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pumping lemma
regular languages

# How can we prove that a language is not regular?

Zainab Ilyas

### Overview of pumping lemma

A well defined theorem called the pumping lemma has been formed to check the non-regularity of a programming language. However, this lemma doesn't show if a language is regular. Some other simple techniques can also be used to check the non-regularity of a language.

### Pumping lemma

Pumping lemma states that for any regular language $L$, there exists an integer $n$, in a way that for all $x ∈ L$ with $|x| ≥ n$, there exists $u, v, w ∈ Σ^∗$ such that:

1. $|uv|≤ n$
2. $|v|≥ 1$
3. $for \space all \space i ≥ 0: uv^iw$
1 of 3

These given rules mean that if a particular string of a language is pumped, that is, if a part v of the string is repeated i number of times, it still remains a part of the language.

### How lemma works

The lemma gives a result in the form of a contradiction. We suppose that a given instance (string) of a language is regular, and we contradict our supposition because the pumped string will not be a part of the language.

### Examples

Let's look at an example of this:

Let $L = \{0^n1^n : n ∈ N\}$ and suppose L is a regular language.

Take $x = 0^n1^n$ where $|x|= 2n > n$ and $x ∈ L$

We divide x in such a way that $uv = 0^n$ where $|uv|≤ n (u = 0^{n/2} \space and \space v = 0^{n/2}) \space and \space w = 1^n$.

Taking i = 0: $uv^iw = (0^{n/2}) (0^{n/2})^0 (1^n)$

$= 0^{n/2} 1^n ∉ L$

Since the string is not a part of the language, we can say that our initial supposition is wrong and that the language $L$ is non-regular.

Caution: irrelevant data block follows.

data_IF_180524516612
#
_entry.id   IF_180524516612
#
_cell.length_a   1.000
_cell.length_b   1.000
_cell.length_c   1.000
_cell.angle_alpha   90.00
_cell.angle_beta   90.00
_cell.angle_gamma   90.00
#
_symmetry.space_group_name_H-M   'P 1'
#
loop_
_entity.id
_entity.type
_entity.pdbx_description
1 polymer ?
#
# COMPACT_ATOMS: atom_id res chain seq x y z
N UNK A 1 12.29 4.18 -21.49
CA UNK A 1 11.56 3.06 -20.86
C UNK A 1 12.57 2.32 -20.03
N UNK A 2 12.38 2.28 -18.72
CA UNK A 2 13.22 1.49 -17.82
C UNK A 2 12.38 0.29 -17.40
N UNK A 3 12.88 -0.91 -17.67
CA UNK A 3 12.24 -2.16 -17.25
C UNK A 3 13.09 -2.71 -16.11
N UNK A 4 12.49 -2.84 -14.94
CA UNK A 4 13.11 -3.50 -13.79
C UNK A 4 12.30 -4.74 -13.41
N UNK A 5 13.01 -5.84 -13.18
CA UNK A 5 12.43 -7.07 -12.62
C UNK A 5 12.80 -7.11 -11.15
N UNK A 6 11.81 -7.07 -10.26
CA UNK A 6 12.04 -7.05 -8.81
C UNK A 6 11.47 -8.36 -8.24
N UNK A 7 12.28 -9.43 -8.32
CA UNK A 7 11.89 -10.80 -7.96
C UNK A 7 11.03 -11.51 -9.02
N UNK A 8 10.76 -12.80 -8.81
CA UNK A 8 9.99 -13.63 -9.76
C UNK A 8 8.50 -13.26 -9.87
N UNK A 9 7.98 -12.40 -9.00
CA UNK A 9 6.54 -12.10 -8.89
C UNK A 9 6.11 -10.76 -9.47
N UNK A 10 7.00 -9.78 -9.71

Let's look at another example:

$L = {a^i b^j c^k : i, j, k > 0 \space and \space i < j < k}$ and suppose $L$ is a regular language.

$x = a^n b^{n+1} c^{n+2}$ where $|x| = 3n+3 > n$ and $x ∈ L$ and is part of a regular language.

Taking $uv = a^n$ where $|uv|≤ n ( u = a^{n-k} \space and \space v = a^k ) \space and \space w = (b^{n+1}c^{n+2})$

Taking i = 2:

$uv^iw = (a^{n-k})(a^k )^2 (b^{n+1}c^{n+2})$

$= a^{n-k+2k} (b^{n+1}c^{n+2})$

$= a^{n+3k} (b^{n+1}c^{n+2}) ∉ L$ as $i > j$

Again, we see that the string is not a part of the language, so we can say that our initial supposition is wrong and that the language $L$ is non-regular.

### Other techniques

1. If there is no pattern present to make all the strings of a language, then that language is non-regular.

e.g. $L = {x^y \space where\space y \space is\space prime}$

1. If a language forms a geometric progression, then it's a non-regular language.

e.g. $L = {a^{2^n} : n ≥ 1}$

1. An infinite set of elements always make up a non-regular language.

e.g. $L = All \space strings \space in \space \{0,1\}^*$

RELATED TAGS

pumping lemma
regular languages

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Zainab Ilyas
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